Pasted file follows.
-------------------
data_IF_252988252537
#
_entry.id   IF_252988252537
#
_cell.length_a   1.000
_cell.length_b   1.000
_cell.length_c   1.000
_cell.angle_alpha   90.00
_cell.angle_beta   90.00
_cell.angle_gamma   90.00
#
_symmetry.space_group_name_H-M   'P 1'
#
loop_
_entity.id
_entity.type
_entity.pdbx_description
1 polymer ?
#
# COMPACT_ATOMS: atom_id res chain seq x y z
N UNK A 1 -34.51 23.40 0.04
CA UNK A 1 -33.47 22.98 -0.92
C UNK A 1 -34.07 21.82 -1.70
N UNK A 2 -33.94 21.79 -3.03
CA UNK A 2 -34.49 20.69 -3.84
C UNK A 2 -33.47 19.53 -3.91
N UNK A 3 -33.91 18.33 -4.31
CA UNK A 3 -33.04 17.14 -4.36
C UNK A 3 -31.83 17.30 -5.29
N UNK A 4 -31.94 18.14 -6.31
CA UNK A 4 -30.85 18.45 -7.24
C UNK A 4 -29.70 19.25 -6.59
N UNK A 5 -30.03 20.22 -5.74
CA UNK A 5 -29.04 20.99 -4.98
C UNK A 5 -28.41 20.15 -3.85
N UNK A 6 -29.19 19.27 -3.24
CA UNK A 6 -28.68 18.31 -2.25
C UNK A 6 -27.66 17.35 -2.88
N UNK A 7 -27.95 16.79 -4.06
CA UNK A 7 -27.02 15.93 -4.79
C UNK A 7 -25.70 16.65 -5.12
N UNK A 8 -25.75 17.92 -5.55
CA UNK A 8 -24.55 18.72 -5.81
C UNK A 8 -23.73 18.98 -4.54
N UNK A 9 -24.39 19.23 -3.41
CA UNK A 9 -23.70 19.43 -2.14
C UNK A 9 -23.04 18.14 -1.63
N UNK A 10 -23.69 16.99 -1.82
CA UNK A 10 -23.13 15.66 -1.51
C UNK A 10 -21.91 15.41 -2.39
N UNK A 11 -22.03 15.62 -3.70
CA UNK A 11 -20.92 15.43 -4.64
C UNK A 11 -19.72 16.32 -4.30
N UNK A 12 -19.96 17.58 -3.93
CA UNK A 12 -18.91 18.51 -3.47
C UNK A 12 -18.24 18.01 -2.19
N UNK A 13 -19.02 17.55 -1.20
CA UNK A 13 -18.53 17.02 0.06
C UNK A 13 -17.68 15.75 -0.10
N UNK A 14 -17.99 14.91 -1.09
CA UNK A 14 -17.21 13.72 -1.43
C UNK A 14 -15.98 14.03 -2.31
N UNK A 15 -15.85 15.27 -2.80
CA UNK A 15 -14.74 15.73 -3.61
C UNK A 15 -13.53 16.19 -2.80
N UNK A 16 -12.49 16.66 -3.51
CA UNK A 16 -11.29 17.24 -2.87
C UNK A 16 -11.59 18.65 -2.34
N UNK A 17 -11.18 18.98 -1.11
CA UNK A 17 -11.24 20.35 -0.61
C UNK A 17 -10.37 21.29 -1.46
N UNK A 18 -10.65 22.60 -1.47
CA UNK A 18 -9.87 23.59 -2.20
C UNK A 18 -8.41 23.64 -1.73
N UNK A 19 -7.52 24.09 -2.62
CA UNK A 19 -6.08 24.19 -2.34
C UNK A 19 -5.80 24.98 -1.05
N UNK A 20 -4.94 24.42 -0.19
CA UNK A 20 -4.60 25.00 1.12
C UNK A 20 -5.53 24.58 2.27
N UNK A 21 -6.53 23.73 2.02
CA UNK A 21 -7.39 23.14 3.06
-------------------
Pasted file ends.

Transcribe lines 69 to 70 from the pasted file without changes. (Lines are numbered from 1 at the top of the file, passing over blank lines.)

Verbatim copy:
N UNK A 17 -11.18 18.98 -1.11
CA UNK A 17 -11.24 20.35 -0.61